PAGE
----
Rivian CFO: Don’t Expect Smaller Truck to Be Cheaper
Executives believe the company could generate gross profits by the end of 2024.
Rivian Automotive Inc.’s upcoming R2 pickup and SUV promise to be smaller than their flagship R1 counterparts already in production. But that doesn’t mean they will be cheaper right out of the gate.
The R2 platform is scheduled to begin production in 2026 at the company’s under-construction Georgia plant, which will have a production capability of 400,000. For now, CFO Claire McDonough said recently, it’ll start by producing half that, although there’s no news on when it might ramp up to full capacity. By comparison, the company’s plant in Normal, Illinois, could produce 65,000 R1s, although its full capacity is 150,000.
The R2, like the R1, is a platform that will allow multiple models to built onto it. It’s been cheaper to create than Rivian’s first models, but that won’t necessarily translate to price, at least at first. (Rivian’s suggested retail price for an entry-level R1T is $73,000.) Speaking at a Bank of America Securities event earlier this month, McDonough said that’s due to the R2’s scarcity value in its first few years of production and the possibility of selling different trim packages.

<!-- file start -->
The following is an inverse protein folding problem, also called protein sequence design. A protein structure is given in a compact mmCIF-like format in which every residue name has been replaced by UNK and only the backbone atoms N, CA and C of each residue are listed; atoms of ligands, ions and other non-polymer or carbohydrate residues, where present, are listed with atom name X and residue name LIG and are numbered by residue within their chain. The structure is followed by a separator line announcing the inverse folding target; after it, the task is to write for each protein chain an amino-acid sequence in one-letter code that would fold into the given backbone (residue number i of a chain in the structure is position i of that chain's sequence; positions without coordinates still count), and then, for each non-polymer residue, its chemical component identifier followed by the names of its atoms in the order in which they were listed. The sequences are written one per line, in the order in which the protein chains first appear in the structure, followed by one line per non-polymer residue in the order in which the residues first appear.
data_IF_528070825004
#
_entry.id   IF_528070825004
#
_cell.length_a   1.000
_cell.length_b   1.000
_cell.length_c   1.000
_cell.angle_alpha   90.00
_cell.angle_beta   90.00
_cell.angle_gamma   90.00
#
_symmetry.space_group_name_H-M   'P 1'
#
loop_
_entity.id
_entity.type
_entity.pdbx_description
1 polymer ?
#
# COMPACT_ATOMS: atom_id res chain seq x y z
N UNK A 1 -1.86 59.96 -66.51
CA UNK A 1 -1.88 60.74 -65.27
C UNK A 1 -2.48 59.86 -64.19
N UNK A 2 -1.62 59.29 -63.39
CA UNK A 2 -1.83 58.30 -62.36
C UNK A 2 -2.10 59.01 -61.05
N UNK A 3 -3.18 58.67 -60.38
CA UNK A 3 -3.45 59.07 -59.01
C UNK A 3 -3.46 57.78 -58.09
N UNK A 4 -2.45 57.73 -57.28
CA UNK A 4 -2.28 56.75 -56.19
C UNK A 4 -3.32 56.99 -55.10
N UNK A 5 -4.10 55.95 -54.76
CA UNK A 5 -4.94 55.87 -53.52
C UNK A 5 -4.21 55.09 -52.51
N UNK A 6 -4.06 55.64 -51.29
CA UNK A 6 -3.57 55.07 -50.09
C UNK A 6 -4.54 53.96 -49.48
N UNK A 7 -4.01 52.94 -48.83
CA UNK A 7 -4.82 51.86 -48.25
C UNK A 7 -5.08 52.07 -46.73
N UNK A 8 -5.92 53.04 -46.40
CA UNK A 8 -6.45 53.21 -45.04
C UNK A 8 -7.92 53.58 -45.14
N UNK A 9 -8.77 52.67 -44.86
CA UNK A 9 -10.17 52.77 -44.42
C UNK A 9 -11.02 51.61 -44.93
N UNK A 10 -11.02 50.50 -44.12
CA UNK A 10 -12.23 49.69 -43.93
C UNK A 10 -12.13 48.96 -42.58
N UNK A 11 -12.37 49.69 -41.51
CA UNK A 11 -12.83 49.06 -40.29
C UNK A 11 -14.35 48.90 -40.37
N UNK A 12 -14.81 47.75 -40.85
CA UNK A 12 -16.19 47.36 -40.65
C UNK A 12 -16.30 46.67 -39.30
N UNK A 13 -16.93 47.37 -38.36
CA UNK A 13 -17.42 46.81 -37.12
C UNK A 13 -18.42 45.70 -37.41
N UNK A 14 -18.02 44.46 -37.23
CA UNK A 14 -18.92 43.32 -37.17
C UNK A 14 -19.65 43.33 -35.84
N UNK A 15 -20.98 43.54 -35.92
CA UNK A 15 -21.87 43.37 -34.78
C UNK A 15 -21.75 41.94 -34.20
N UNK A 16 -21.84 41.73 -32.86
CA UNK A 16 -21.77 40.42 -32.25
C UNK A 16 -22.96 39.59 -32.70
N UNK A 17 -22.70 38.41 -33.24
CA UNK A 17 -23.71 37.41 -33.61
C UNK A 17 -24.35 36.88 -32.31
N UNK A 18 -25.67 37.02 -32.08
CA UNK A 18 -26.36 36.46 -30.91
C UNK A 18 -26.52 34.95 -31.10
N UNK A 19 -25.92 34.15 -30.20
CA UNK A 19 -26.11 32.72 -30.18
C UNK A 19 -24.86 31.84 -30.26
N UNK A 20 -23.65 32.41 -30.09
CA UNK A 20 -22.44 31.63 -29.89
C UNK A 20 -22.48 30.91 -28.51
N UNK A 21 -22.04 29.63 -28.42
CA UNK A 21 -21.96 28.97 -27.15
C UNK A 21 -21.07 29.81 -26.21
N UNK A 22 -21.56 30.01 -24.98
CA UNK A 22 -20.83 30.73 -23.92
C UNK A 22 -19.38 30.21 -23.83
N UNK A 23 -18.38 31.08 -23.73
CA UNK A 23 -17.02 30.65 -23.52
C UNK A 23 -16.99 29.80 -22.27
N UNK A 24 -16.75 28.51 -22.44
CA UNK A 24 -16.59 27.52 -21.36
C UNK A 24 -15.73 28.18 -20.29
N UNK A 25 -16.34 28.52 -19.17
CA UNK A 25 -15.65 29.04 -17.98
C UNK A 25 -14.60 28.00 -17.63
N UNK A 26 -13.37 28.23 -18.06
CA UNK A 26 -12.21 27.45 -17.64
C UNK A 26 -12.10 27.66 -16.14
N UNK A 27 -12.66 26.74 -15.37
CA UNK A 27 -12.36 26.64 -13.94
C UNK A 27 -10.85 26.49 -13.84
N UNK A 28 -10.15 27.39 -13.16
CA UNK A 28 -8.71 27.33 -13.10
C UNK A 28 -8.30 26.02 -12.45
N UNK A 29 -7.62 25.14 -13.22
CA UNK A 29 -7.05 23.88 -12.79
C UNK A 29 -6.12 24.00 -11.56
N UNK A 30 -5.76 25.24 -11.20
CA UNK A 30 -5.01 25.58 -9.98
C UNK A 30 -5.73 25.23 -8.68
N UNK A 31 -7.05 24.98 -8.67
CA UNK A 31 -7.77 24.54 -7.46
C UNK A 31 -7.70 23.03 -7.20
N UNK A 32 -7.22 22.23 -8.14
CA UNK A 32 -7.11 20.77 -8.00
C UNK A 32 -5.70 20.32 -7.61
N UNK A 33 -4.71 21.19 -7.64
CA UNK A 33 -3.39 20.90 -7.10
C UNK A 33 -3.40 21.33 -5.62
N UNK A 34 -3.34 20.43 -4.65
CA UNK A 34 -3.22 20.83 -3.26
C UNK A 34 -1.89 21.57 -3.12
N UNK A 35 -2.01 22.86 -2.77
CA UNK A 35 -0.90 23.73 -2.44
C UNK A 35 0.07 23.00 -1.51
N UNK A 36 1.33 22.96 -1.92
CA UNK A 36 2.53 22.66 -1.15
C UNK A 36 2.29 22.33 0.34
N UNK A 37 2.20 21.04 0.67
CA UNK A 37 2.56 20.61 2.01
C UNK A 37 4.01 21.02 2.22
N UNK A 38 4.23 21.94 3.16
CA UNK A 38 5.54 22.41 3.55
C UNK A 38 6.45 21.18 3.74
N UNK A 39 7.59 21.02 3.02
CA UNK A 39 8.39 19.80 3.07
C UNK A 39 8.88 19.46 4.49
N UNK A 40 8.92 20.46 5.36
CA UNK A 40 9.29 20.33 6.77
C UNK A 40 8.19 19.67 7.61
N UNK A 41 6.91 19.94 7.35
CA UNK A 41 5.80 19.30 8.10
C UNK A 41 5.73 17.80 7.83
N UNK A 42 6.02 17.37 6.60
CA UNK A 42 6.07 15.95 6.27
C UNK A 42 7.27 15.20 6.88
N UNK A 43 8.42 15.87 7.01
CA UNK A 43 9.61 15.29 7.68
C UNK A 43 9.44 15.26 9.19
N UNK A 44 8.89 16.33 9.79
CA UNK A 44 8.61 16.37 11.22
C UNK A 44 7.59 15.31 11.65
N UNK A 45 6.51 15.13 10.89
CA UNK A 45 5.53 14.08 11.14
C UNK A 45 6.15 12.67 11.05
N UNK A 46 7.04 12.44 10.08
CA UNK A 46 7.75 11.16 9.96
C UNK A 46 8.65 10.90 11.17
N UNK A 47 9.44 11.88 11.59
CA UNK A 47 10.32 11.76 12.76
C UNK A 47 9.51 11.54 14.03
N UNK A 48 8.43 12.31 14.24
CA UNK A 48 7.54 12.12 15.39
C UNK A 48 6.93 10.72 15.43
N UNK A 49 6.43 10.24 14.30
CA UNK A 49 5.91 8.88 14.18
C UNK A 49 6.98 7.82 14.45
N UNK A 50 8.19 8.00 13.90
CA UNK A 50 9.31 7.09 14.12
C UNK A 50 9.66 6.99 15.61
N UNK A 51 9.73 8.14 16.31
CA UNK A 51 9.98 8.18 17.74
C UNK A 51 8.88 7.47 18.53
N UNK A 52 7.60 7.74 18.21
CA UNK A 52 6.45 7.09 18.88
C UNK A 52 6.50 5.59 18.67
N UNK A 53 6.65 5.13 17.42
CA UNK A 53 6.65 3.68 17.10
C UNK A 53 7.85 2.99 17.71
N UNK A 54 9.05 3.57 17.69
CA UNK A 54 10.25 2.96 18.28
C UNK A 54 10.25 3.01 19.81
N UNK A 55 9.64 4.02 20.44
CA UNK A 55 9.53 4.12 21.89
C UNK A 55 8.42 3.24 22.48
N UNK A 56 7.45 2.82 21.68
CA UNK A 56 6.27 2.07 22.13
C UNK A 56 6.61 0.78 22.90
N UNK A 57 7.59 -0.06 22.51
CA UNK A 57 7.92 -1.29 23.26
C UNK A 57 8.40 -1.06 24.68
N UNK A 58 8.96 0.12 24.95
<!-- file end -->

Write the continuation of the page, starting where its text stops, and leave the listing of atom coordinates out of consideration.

“The R2 is going to be a sport and then we’ll have some – to start – some high-priced R2. And then, we have something on the R2 platform that comes in at a lower price point,” McDonough said.
Pricing is just one piece of the journey as McDonough and CEO RJ Scaringe target gross profitability by the end of 2024. Rivian has been pushed in the past about possible price hikes that could help it reach that goal – particularly as next-generation technology updates could let the company “meaningfully increase” its average selling price over time.
“As you think about the R1 base price today […], we think about how does the most premium R2 stretch up towards that level but ensuring that we’re leaving the R1 platform as our true flagship platform in the market that will maintain strong overall ASPs for us,” McDonough said.
Reaching that gross profit goal also will come in part from greater scale at Rivian’s Illinois plant, something the company has struggled with due to supply chain troubles, particularly with semiconductors. In 2022, supply issues caused executives to significantly revise production goals from 50,000 to 25,000, a mark they still missed. This year, they hope to hit 50,000, a goal they say they’re on track to achieve after making 9,395 produced in the first quarter.
Materials cost reductions will also play a part. The company has already started by developing its new Enduro drive unit for its commercial van and R1 lineups, the semiconductors for which are sourced from a different supplier, as well as introducing cheaper-to-produce LFP battery packs and negotiating commercial and supplier agreements.
Rivian stock (Ticker: RIVN) has held steady since McDonough spoke to the BofA conference April 4, although it has lost about 50% of its value over the past six months. The company’s market capitalization is now about $13.7 billion.